Editor’s Note: Samantha Vinograd is a CNN national security analyst. She is a senior adviser at the University of Delaware’s Biden Institute, which is not affiliated with the Biden campaign. Vinograd served on President Barack Obama’s National Security Council from 2009 to 2013 and at the Treasury Department under President George W. Bush. Follow her @sam_vinograd. The views expressed in this commentary are her own. View more opinion articles on CNN.
Donald Trump’s refusal to punish China for a number of abusive practices signals to the Chinese – and the rest of the world – that when it comes to this President, foreign actors can buy his silence.
His focus on getting China to agree to purchase more US agricultural goods has led Trump to downgrade other key strategic priorities with China – like supporting democratic freedoms and human rights in Hong Kong – as well as our own national security when it comes to issues like Huawei and Chinese surveillance.
Of course, China’s unfair trade practices should be a priority for the administration. The Chinese government uses a variety of tools that skew markets and hurt American interests like manipulating its currency, forced technology transfers, intellectual property theft, cyber-enabled theft and more.
The US Trade Representative, after an investigation, concluded that China’s actions are “unreasonable and discriminatory” – and that has led the Trump administration to impose heavy tariffs on China, while launching negotiations on a trade deal to address these and other issues.
The President has prioritized getting China to agree to take specific steps to correct our trade imbalance – likely because he cares about the trade imbalance and because Chinese tariffs are hurting American farmers. And though Trump has been focused on getting China to agree to purchase more US agricultural products so far he has failed to do so.
When getting a big trade deal seemed an impossibility, the US and China started working on a “Phase One” deal that was more narrowly focused and which reportedly includes getting the Chinese to agree to a numerical amount of US agricultural purchases. The Chinese, for their part, want the US to remove tariffs on Chinese goods.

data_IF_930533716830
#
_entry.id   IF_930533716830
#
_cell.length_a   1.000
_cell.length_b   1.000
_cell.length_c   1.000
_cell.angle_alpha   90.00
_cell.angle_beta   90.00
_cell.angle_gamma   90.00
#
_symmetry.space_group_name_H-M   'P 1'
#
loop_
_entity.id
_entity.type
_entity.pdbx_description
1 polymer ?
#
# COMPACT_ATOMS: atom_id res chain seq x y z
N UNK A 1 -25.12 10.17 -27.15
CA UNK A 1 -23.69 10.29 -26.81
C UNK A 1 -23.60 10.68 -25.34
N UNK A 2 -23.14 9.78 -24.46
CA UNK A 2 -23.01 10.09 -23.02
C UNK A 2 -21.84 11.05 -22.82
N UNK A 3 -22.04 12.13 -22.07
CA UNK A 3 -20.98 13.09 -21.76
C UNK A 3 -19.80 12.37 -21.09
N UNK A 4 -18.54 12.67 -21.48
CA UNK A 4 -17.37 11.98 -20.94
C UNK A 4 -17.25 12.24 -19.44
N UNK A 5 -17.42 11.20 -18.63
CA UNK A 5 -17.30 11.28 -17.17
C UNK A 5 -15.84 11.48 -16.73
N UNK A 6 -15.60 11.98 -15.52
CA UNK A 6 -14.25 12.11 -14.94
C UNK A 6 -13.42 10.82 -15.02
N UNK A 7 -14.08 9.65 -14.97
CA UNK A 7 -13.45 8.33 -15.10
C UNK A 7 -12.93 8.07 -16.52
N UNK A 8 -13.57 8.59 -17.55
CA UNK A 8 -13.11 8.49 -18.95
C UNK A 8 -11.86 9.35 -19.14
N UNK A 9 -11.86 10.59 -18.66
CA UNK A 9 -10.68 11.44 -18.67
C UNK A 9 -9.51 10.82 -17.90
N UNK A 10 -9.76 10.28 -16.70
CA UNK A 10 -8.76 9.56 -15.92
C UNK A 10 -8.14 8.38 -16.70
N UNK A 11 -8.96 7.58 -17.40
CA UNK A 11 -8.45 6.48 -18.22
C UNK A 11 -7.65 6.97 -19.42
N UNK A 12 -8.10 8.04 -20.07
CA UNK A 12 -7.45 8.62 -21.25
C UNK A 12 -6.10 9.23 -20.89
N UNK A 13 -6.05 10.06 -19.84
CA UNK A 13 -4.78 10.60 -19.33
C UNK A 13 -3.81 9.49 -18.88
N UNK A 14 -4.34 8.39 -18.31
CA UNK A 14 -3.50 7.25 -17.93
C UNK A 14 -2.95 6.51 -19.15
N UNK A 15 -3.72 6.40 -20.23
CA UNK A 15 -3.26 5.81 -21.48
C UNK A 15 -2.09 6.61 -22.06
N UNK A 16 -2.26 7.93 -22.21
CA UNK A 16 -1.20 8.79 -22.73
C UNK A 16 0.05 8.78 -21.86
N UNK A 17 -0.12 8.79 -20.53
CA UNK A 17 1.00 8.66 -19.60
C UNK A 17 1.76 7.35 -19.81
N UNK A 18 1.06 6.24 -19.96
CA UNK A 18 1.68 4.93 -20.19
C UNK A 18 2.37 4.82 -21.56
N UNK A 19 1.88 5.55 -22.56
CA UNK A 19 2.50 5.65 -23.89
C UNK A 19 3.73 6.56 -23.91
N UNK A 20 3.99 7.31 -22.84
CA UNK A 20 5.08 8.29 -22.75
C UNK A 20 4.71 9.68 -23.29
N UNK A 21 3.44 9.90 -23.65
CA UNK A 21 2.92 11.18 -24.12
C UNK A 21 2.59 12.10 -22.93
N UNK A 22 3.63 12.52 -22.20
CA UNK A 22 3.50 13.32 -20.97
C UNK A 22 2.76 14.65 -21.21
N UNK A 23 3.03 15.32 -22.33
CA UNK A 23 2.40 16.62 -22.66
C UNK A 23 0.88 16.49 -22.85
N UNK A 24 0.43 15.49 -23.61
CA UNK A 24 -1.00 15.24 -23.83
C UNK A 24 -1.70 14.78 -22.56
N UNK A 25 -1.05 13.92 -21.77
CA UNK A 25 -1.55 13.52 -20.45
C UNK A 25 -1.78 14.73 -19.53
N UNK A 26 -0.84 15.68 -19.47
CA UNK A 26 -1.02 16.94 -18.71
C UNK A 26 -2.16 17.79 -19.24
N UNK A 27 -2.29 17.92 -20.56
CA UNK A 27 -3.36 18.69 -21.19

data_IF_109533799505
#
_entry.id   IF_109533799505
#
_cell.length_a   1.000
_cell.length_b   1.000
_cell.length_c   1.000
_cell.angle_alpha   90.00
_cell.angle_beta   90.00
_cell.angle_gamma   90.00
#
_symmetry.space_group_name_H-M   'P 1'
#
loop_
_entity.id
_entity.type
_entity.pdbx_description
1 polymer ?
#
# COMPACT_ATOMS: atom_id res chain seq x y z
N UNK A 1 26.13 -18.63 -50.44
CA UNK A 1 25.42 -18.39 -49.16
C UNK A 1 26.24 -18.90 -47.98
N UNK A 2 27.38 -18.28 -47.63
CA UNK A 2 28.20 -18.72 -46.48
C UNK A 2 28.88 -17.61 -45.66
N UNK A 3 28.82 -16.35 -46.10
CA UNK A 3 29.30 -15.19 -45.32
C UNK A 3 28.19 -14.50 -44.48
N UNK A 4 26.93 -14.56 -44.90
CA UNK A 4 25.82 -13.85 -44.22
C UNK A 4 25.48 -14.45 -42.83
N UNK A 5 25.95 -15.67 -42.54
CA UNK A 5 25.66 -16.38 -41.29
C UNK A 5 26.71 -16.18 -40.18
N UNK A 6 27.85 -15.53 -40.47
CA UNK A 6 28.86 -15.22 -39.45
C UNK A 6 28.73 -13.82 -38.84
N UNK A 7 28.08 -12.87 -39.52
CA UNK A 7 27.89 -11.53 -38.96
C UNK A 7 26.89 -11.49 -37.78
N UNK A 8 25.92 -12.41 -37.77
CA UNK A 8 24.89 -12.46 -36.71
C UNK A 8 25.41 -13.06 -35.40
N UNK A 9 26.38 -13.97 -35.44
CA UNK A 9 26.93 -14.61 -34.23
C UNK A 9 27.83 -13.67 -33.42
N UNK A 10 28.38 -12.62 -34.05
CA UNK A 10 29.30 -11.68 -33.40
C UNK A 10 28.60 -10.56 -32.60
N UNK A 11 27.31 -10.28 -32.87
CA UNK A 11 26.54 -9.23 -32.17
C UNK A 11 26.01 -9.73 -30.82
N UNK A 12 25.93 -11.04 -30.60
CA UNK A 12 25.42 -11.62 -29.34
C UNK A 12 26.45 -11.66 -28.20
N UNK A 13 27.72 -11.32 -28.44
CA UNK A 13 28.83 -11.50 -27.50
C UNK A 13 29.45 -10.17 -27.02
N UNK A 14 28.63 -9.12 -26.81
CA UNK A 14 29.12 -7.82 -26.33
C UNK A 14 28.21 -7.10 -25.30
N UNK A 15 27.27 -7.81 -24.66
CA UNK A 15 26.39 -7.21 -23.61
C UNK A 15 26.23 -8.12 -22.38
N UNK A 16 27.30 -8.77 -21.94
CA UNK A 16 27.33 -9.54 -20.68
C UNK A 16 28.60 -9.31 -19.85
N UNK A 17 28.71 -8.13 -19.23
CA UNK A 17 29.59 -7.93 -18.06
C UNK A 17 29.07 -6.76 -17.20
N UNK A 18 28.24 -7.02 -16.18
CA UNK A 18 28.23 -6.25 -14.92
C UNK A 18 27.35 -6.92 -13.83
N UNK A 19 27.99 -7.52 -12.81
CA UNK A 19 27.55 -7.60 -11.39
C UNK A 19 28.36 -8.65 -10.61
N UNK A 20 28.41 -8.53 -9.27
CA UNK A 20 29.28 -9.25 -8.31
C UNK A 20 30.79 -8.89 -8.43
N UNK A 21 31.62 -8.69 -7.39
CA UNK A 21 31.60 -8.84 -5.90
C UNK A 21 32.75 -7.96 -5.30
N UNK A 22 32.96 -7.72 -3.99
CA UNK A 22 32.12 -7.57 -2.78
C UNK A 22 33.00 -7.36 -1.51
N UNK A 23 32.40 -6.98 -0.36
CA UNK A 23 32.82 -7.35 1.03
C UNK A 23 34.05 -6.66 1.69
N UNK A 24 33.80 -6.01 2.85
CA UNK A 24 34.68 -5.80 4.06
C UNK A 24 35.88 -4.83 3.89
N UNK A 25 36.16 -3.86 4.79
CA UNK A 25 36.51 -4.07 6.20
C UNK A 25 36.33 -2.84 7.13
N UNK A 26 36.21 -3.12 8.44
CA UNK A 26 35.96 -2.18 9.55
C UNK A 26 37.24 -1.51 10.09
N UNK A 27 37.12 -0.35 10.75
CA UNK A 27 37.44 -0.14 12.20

Trump announced in October that “we’ve come to a very substantial Phase One deal” – adding the caveat that this was all “subject to getting it written.” Weeks later, they were close to a Phase One deal, but it has yet to materialize. He said last week that we were “potentially very close,” to an agreement. While Trump is sending positive signals once more about reaching a Phase One agreement, it feels like a bad case of deja vu.
Meanwhile, the trade war is having an economic impact on both the US and China – as well as globally.
The response? Trump has put significant economic pressure on China through tariffs, and China has responded with tariffs of its own – as well as other non-tariff retaliatory measures like slower licensing and customs approvals to operate in China.
Trump postponed increasing tariffs, again, in October when he felt a trade deal was in sight. But he’s due to hike tariffs on December 15 on a lot of Chinese consumer goods – and if he does, that will likely derail negotiations again, because Chinese authorities have said removing tariffs is key to getting a deal done.
While he’s put pressure on China economically during this trade war, he’s clearly signaled that he’ll put other noneconomic issues on ice in the hopes of getting a trade deal.
Standing down on Hong Kong